The “Revival Miscellanies" treat on Entire Sanctification, Methods to Promote Revivals, Effects of Revival Efforts, Revivals and the Terrors of God, Revival Excitements, Revival Prayer-meetings, Difficulties of Converts, Temptation, Infidelity, Affliction, Backsliding, Ministerial Conflicts, &c. What a variety of topics, and all of them of vital importance. Surely, the author has taken ample room and verge enough” in the seleetion of his subjects; but let it also be stated, that he has brought to their discussion, a mind of more than ordinary gifts. In running over his pages, we thought, we sometimes perceived traces of a vice not uncommon among American authors—that of attempting distinctions where ordinary eyes can perceive no difference. But the work, as a whole, is of great merit, and cannot be too widely circulated among the Churches of this country. Few men have appeared, at any time, who have been more eminently adapted for usefulness than this great American Revivalist. Nor do we know of a better service that can be rendered to the Church than the attempt, by the circulation of his writings, to develope kindred qualities in those who minister in holy things, among us. We have no belief that Caughey, is, the last Revivalistic preacher that our eyes are destined to behold. One derelict poet, in his gloomy "Monody" on another, might say
“ Long shall we seek his likeness-long in vain,
And turn to all of him which may remain,
And broke the die in moulding Sheridan!" But we can utter no such language, with respect to the leaders of the people, of the Lord of Hosts. Byron might thus despair, of the appearance in future times, of genius at all comparable with that of the object of his intellectual idolatry; but our confidence in the beneficent provisions of the God of Grace, for carrying on his work in the world, is somewhat stronger than the poet's in the bounties of Nature. Caughey is, doubtless, a splendid instance of the unreserved dedication of heart, mind, and strength to the cause of God, and of what may be done by such a man, in such a cause-an illustrious example of the almost seraphic ardour with which a human being may, by the grace of God, be enabled to devote himself to the noblest of all enterprises—the enterprise of saving souls from death ; but we believe there are thousands of ministers in connection with British Churches, who, emulating the example of this honoured individual, might, by equal devotedness in the service of the Church, realise equal, if not more, than equal success. Let our brethren pray, then, for the spirit and power of Elias! and the people implore Jehovah in their behalf, in the words of the Psalmist, “Let thy work appear unto thy servants, and thy glory unto their children, and let the beauty of the Lord our God be upon us; and establish thou the work of our hands upon us; yea, the work of our hands establish thou it!”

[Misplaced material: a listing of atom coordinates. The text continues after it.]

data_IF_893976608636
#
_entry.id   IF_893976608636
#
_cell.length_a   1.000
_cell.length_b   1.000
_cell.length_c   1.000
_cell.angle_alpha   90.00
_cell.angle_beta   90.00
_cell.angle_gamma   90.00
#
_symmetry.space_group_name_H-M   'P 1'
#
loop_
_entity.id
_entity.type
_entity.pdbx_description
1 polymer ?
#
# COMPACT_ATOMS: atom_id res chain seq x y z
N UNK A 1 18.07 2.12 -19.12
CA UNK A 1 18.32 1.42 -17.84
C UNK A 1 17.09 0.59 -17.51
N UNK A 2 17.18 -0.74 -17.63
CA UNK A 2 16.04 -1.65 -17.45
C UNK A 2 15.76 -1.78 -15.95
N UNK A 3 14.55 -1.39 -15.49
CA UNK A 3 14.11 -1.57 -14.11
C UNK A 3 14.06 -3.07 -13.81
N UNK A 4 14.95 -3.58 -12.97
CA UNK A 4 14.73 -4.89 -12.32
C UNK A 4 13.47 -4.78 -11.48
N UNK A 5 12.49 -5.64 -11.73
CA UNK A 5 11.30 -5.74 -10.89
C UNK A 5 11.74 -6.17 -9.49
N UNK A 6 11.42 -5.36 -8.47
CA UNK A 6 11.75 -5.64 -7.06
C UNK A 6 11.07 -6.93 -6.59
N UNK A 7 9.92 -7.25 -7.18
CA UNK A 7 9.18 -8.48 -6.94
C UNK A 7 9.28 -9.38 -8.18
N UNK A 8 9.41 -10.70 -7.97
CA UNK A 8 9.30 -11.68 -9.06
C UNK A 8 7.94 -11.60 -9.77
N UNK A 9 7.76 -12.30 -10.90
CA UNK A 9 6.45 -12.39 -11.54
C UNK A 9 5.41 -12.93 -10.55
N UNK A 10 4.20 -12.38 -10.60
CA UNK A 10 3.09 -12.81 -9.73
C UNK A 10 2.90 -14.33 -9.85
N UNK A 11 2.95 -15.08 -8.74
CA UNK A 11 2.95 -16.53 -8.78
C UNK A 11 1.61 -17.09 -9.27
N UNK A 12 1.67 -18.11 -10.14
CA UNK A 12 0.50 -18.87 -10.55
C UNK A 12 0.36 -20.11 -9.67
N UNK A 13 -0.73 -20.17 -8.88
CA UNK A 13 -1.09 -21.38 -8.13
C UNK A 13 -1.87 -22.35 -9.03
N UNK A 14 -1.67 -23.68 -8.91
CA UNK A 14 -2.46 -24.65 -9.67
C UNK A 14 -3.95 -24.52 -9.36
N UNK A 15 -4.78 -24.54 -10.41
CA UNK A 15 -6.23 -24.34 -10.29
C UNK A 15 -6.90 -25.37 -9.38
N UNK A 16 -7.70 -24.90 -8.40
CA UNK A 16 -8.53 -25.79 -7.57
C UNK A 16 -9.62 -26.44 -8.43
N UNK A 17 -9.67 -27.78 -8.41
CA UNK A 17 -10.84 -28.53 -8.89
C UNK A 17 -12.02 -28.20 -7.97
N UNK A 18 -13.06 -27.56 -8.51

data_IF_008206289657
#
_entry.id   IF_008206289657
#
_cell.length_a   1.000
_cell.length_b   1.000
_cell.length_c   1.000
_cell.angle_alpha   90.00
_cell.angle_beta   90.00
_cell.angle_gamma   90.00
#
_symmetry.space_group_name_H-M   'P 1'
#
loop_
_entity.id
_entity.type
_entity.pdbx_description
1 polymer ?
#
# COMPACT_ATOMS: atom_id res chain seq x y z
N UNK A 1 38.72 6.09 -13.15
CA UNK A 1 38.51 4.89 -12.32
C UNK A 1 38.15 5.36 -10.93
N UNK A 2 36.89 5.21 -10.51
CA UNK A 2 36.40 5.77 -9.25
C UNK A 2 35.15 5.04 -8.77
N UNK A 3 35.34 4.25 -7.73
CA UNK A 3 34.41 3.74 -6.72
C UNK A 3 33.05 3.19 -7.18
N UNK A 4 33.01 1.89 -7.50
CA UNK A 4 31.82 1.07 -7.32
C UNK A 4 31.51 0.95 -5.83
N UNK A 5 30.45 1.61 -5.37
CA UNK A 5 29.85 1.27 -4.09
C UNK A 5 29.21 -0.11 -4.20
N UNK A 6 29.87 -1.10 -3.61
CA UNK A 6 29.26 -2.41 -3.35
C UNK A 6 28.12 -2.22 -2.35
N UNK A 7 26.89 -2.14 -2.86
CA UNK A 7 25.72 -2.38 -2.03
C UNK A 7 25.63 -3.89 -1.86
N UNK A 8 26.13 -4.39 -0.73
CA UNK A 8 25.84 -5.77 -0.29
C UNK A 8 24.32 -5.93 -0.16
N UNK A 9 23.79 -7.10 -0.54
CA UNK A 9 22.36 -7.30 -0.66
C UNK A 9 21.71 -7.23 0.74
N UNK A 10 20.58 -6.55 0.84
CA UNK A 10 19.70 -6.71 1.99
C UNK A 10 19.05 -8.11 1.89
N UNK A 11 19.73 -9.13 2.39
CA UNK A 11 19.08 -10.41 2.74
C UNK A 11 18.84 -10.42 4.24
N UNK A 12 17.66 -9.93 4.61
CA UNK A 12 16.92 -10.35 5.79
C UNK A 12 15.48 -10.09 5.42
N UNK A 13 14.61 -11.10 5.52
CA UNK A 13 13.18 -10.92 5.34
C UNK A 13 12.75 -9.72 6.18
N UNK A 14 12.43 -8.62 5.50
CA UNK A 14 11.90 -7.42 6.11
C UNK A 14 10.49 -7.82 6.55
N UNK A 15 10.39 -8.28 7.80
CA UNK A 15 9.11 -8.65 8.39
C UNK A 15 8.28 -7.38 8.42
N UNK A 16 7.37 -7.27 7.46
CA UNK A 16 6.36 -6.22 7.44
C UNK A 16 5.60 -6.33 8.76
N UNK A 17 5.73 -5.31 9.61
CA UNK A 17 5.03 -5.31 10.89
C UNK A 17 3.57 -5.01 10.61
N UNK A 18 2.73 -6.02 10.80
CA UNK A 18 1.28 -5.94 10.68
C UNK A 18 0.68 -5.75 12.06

We could not, probably, close these observations more judiciously, than by applying to the matter in hand, certain valuable suggestions which the eminent Doctor Hamilton, has made, with respect to the pursuit of excellence, in general. It is very important that Christian ministers should be men of high moral and intellectual excellence, Crowded as is the ministry, it has still abundant room for first-rate men; and he who would insure a welcome from society, has only to unite to good principle, eminent skill in his calling. But the day for stone hatchets and blunt axes is past, and from the humblest craft to the most intellectual profession, in order to succeed, it is requisite to be clever, and active, and well-informed. Doubtless, sickness and other calamities may be interposed ; but, assuredly, no one has a right to quarrel with the world, if it refuses to pay for misshapen garments, upreadable poems, and stupid discourses. Let us therefore pray, and study, and labour, till no one can do anything better than ourselves; and then